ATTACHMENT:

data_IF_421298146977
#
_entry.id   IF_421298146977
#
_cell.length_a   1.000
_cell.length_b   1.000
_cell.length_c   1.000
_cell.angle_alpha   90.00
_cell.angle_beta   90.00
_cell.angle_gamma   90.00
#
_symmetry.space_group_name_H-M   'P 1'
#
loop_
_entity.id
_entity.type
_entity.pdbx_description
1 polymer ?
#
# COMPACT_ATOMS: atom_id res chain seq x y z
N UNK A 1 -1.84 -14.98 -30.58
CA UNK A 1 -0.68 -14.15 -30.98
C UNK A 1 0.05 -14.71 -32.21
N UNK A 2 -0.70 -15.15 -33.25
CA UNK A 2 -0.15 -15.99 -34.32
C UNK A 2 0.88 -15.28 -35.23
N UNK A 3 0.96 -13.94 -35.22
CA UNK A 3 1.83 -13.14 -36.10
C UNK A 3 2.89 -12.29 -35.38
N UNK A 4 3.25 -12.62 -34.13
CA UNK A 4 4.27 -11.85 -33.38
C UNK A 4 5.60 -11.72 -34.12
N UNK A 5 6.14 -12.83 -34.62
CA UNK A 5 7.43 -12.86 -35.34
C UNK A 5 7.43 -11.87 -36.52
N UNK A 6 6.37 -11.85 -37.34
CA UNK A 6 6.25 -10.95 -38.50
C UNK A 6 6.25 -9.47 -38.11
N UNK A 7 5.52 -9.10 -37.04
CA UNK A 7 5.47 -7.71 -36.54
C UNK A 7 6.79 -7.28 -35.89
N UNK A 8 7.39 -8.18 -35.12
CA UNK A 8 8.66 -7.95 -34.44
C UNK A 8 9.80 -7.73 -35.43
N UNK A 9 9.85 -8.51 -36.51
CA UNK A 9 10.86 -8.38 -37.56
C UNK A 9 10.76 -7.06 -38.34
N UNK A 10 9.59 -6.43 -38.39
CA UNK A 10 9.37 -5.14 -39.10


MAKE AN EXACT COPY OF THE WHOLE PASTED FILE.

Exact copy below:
data_IF_421298146977
#
_entry.id   IF_421298146977
#
_cell.length_a   1.000
_cell.length_b   1.000
_cell.length_c   1.000
_cell.angle_alpha   90.00
_cell.angle_beta   90.00
_cell.angle_gamma   90.00
#
_symmetry.space_group_name_H-M   'P 1'
#
loop_
_entity.id
_entity.type
_entity.pdbx_description
1 polymer ?
#
# COMPACT_ATOMS: atom_id res chain seq x y z
N UNK A 1 -1.84 -14.98 -30.58
CA UNK A 1 -0.68 -14.15 -30.98
C UNK A 1 0.05 -14.71 -32.21
N UNK A 2 -0.70 -15.15 -33.25
CA UNK A 2 -0.15 -15.99 -34.32
C UNK A 2 0.88 -15.28 -35.23
N UNK A 3 0.96 -13.94 -35.22
CA UNK A 3 1.83 -13.14 -36.10
C UNK A 3 2.89 -12.29 -35.38
N UNK A 4 3.25 -12.62 -34.13
CA UNK A 4 4.27 -11.85 -33.38
C UNK A 4 5.60 -11.72 -34.12
N UNK A 5 6.14 -12.83 -34.62
CA UNK A 5 7.43 -12.86 -35.34
C UNK A 5 7.43 -11.87 -36.52
N UNK A 6 6.37 -11.85 -37.34
CA UNK A 6 6.25 -10.95 -38.50
C UNK A 6 6.25 -9.47 -38.11
N UNK A 7 5.52 -9.10 -37.04
CA UNK A 7 5.47 -7.71 -36.54
C UNK A 7 6.79 -7.28 -35.89
N UNK A 8 7.39 -8.18 -35.12
CA UNK A 8 8.66 -7.95 -34.44
C UNK A 8 9.80 -7.73 -35.43
N UNK A 9 9.85 -8.51 -36.51
CA UNK A 9 10.86 -8.38 -37.56
C UNK A 9 10.76 -7.06 -38.34
N UNK A 10 9.59 -6.43 -38.39
CA UNK A 10 9.37 -5.14 -39.10